Pittsburgh Pirates starter Charlie Morton, who won two games last season and had a airplane-like 7.77 ERA against the Cardinals coming into Monday, flummoxed a foundering Cardinals' lineup in the Pirates 4-3 victory at Busch Stadium.
Against a chilly, scarce crowd announced at 32,007 -- though the true turnstile spins was less than 25,000 -- the Cardinals managed six hits off the Pirates. Two of those hits came in the eighth inning as the Cardinals mustered a mini-rally.
The announced crowd was the smallest ever at Busch III.
Kyle Lohse pitched six strong innings, but it was a wobbly inning shoved inbetween that cost him and the absent Cardinals offense the game. Lohse struck out five and held the Pirates to six hits through his seven innings. In the sixth inning, the Pirates tagged him for all four runs, including a two-run homer by Andrew McCutchen.
The Cardinals, listless offensively so far this season, had ample chances to crack the game open against Morton. They whiffed. Overall, the Cardinals' position players went 1-for-8 with runners in scoring position. Their lone hit was a groundball single by Lance Berkman, who reached base three times. His RBI hit came in the eighth inning.
The Cardinals' two other rounds scored on a double play and an RBI groundout.
Closer Joel Hanranhan pitched a scoreless 1 1/3 for his third save.
CARDINALS EKE INTO GAME AGAINST MEEK
The Pittsburgh Pirates have held the lead in all four games they've played so far this season. The bullpen has decided whether they won or lost with it.
That was going to be the case again Monday as Charlie Morton turned over a 4-1 lead to the relievers and watched as the Cardinals starter to chew into in the eighth inning.
A leadoff single by Colby Rasmus off fireballer Evan Meek started the rally for the Cardinals. Albert Pujols, 0-for-3 with three groundouts to third base, followed with a walk to set up Lance Berkman with the Cardinals fifth at-bat with a runner in scoring position. Berkman delivered the Cardinals' first hit in such a situation.
The switch-hitting veteran bounced an RBI grounder through the right side of the infield to score Rasmus, chase Meek and pull the Cardinals to within two runs. Allen Craig added the Cardinals' second run of the inning with an RBI groundout. He stole second for his first major-league stolen base and to get into scoring position for David Freese or Yadier Molina.
With a chance to tie the game, Freese struck out to slip to 0-for-3 with runners in scoring. Pirates closer Joel Hanrahan then entered the game -- the third righthanded reliever used by Clint Hurdle in the same inning (!) -- to face Molina. The Cardinals catcher struck out on a check-swing after fouling off three consecutive pitches.
MORTON MYSTIFIES THROUGH SIX
Pittsburgh Charlie Morton, who had the highest ERA of anyone with at least 70 innings last season in the National League, had offered the Cardinals the opportunity to score some runs.
They waved each off.
Morton leaves Monday's game with a 4-1 lead after holding the Cardinals to one run on three hits. He walked five batters, and in four consecutive innings the Cardinals had at least one runner get into scoring position. Three times that runner got to second base with only one out. Morton struck out three, and of his 97 pitches 57 were strikes.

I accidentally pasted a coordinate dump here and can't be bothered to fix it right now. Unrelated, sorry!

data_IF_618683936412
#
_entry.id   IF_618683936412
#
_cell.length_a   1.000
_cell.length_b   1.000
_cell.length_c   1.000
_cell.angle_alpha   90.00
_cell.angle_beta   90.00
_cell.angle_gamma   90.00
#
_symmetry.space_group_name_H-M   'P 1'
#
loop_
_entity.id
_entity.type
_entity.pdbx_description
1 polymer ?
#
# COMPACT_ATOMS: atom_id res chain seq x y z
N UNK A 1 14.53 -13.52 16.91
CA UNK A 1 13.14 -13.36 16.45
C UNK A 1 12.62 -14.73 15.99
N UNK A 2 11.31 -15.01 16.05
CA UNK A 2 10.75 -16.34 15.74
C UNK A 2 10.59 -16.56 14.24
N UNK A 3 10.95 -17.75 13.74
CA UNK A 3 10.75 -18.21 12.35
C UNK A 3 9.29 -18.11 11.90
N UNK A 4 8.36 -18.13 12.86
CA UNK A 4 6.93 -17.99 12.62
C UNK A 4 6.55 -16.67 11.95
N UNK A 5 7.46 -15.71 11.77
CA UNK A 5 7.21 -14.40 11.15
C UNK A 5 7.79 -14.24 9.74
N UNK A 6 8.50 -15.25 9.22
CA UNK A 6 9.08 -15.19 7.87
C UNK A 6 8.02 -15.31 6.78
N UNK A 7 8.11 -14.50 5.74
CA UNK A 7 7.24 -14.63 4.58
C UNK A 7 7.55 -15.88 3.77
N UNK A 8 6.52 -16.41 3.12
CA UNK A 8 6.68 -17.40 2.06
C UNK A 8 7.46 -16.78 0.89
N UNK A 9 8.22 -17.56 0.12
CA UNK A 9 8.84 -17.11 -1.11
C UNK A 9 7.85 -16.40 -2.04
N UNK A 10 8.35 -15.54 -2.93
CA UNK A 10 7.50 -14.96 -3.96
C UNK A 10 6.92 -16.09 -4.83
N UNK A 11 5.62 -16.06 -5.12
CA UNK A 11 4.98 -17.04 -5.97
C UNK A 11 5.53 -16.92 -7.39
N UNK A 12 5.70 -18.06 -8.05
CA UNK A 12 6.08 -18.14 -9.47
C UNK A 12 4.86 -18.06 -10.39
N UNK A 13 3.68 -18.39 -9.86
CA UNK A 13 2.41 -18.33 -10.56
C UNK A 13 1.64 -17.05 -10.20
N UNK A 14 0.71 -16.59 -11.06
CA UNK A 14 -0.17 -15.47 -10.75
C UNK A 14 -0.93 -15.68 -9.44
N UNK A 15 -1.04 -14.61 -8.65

Morton entered the game with a 7.77 ERA in his appearances against the Cardinals, and the current Cardinals roster combined to hit .479 off of him before Monday's game. In Monday's game, they went 0-for-4 with runners in scoring position against the righty.
The only run scored on a double play.
Morton yielded to reliever Jose Veras for the bottom of the seventh.
That was the same inning that the Cardinals pulled Lohse from the game as well. Lifted for a pinch hitter, Lohse went seven innings. He allowed four runs (all earned). The righty struck out five against one walk.
McCUTCHEN'S HOMER PUNCTUATES 4-RUN SIXTH
Working without a net, Kyle Lohse wobbled for the first time in the sixth inning and the Pittsburgh Pirates pounced.
Ronny Cedeno led off the sixth inning with a single to right field, and the parade of opportunistic hits. The Cardinals have yet to have a base hit with a runner in scoring position. The Pirates had two in two chances and raced to a 4-1 lead against Lohse.
Cedeno moved to second on a sacrifice bunt from pitcher Charlie Morton. Leadoff hitter Jose Tabata worked a walk from Lohse -- the first walk of the game from the Cardinals' starter. Neil Walker followed with a two-run double and Andrew McCutchen drilled his second homer of the season to account for the Pirates' crooked-number burst in the sixth inning.
Lohse had held the Pirates to two hits and only one runner as far as second base in the first five innings of the game.
The Pirates' four runs in one inning were more than the Cardinals have scored in their previous 19 innings combined.
OFFENSE FRIGID AS LOHSE HOLDS SLIM LEAD
That rebooted St. Louis Cardinals offense has yet to warm to the 2011 season. The Cardinals have been stuck on one run through five innings tonight, and they've scored nine runs total in 34 innings so far this season.
The Cardinals' first and only run so far of tonight's game against the Pittsburgh Pirates scored on a double play.
Overall, the Cardinals are zero-for-4 with runners in scoring position. Albert Pujols grounded out to third base for the third time in three at-bats, the last one coming with two runners on. Charlie Morton has pitched around trouble in each of the past three innings. He's walked four batters in that stretch, and the Cardinals have put a runner in scoring position the second, third, fourth and now fifth innings against Morton.
LOHSE PITCHES AROUND ERROR
Kyle Lohse had coaxed a double play to erase one base hit and pitched to the minimum through 3 1/3 inning. That's when Neil Walker laced a line-drive single to right field and an odd hop led to Lance Berkman's first error of the season.